Souk, Nouk And Mr. Wong In The Plain Of Jars In Phonsavan


Laos is one of the most bombed countries in the world and in history. The Plain of Jars in Phonsavan was not off limits to this destruction. Many UXO, unexploded war ordnance, scattered around the countryside have been removed by an organisation called MAG – they have ensured sub-terranean UXO have been removed safely in the three Plain of Jars sites – walking between the white zones is advised – red zones have only been checked for debris that is exposed to the surface.

Local legends tell of giants inhabiting the area.

Souk came to the guest house to pick me up – dressed stylishly with his hair coiffed, I felt underdressed, just in a tee and shorts.

He said we’d meet up with his brother, who turned out to be his cousin-brother. Laotions tend not to make the distinction between immediate family and extended relatives – in their eyes, we are all brothers and sisters.

A quick stop at the petrol station, managed by a young girl. Even in small country towns, the youth get involved in business at a very early stage.


We met up with Souk’s cousin-brother, Nouk, and together we took a stroll around the Plain of Jars Site One. Here they are pictured together, peering into one of hundreds of megalithic jars.

Regarding the jars, they are believed to be over 2,500 years old and many of them remain intact. Its impressive to see that they are each carved from solid rock – from the same mountain many miles away – carted to each site by elephants.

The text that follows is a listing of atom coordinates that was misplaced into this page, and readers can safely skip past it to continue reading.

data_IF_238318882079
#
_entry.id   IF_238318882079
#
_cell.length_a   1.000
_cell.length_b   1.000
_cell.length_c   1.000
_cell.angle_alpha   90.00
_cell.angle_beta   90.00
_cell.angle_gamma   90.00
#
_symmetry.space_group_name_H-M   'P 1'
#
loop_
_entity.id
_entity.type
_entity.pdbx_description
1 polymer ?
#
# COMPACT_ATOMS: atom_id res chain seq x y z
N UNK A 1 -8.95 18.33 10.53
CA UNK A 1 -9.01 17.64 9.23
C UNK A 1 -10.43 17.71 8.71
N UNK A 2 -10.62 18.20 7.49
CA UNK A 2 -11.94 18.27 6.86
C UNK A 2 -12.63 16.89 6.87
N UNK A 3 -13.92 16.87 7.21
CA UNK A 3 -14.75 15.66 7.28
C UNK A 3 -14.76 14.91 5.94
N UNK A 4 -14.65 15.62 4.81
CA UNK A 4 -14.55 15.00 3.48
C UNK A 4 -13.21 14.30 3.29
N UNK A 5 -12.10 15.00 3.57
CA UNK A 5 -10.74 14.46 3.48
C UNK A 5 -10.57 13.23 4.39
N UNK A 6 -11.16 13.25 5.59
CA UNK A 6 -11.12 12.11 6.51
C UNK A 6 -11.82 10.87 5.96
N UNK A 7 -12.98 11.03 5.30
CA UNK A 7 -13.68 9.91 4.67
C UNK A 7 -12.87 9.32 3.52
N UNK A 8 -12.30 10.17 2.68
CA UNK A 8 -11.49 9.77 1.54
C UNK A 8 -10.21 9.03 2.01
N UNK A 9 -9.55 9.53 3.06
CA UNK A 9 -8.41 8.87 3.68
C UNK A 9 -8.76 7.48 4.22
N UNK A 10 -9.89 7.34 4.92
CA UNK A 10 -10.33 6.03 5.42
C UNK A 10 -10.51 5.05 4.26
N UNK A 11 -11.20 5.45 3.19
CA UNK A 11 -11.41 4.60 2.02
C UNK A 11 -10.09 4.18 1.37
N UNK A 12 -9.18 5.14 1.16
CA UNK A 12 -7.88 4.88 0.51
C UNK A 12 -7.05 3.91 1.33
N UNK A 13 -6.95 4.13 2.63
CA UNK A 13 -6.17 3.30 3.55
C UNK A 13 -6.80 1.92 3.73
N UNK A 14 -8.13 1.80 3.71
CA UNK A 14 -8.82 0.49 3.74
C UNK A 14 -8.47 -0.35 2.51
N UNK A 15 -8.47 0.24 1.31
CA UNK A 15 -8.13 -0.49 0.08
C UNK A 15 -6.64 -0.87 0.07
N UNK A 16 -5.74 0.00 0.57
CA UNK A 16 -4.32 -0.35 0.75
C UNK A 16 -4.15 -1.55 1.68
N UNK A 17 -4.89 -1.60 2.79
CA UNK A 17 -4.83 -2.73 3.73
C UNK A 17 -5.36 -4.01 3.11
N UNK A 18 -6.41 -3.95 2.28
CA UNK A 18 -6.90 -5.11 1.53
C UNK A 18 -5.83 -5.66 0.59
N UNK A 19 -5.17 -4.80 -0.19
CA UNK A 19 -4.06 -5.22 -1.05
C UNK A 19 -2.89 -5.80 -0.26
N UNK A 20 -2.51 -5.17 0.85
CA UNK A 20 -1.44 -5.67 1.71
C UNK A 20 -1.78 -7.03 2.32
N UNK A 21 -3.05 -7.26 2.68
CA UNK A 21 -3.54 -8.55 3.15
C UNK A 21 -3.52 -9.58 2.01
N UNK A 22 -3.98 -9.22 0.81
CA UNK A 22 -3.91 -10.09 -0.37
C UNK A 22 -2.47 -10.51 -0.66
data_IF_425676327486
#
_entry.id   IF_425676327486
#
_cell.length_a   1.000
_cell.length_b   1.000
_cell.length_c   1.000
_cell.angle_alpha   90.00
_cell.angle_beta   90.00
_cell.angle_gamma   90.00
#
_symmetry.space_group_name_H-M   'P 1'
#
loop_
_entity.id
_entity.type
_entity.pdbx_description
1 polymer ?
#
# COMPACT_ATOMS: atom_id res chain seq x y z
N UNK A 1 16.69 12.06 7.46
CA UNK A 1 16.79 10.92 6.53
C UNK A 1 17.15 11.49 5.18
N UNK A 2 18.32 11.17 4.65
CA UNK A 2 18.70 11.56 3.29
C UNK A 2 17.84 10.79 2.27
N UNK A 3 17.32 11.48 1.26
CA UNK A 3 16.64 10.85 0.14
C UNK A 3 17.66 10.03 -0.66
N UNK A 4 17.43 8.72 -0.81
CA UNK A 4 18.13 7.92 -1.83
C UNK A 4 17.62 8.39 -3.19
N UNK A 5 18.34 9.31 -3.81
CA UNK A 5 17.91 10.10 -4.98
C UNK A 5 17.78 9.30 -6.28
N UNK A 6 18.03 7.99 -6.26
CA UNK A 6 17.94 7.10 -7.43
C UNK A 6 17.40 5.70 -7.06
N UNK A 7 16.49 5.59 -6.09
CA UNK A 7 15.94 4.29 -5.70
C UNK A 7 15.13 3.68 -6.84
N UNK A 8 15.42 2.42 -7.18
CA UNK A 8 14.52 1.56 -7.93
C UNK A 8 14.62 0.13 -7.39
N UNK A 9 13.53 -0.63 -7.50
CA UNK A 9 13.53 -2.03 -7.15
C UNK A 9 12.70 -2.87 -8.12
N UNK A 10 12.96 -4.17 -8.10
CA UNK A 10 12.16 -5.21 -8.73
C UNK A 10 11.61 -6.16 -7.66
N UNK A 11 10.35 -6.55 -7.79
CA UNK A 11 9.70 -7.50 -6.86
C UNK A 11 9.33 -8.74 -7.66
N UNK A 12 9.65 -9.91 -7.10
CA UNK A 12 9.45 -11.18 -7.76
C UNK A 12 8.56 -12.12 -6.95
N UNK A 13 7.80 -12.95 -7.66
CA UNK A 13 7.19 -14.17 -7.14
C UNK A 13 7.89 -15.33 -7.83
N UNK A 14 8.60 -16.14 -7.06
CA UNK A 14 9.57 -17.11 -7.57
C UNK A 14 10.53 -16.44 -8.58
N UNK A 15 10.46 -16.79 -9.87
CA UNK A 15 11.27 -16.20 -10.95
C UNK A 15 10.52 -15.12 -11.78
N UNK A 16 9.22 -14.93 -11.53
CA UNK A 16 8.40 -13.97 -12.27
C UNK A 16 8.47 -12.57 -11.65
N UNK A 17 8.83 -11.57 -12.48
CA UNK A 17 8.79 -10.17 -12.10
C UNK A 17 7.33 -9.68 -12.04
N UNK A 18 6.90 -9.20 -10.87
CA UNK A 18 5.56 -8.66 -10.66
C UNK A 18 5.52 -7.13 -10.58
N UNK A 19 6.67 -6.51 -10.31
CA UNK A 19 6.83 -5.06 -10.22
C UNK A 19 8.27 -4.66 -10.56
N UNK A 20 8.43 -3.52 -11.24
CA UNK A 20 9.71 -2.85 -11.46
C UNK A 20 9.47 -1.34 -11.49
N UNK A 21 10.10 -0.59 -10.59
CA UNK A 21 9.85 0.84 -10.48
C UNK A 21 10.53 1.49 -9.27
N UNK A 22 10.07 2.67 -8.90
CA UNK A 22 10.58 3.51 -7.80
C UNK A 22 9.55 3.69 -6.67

Local legends tell of giants inhabiting the area – they would use the jars in funerary rites, encasing their dead in the jars for protection. In some cases, the jars exceed three metres in length, much taller than any human alive today!

Souk and I continued on to Site Two – the road here was wet clay, so we walked most of the way. The jars in this area are found on top of a hill surrounded by a grove of rubber trees. Imagine a fairy circle, place a few large stone jars and that is Site Two.


Here is an example of nature reclaiming her own. A hole in the side of this jar has eroded away over millennia, the perfect size for me.


On the way to Site Three, we pass through a traditional village – the houses constructed in the traditional style using bamboo and thatched rooves. Nestled amongst farmland, we cross a bamboo bridge over a river. The jars here are arranged in a shady grove.


Souk is standing in a jar that once may have held a giant!


At the end of the day, we took the motorbike to the top of a mountain overlooking the entire city of Phonsavan – the view from here was so clear you could see the mountains hundreds of kilometres away. We were blessed with perfect weather that day, thank you Phonsavan, thank you Souk.



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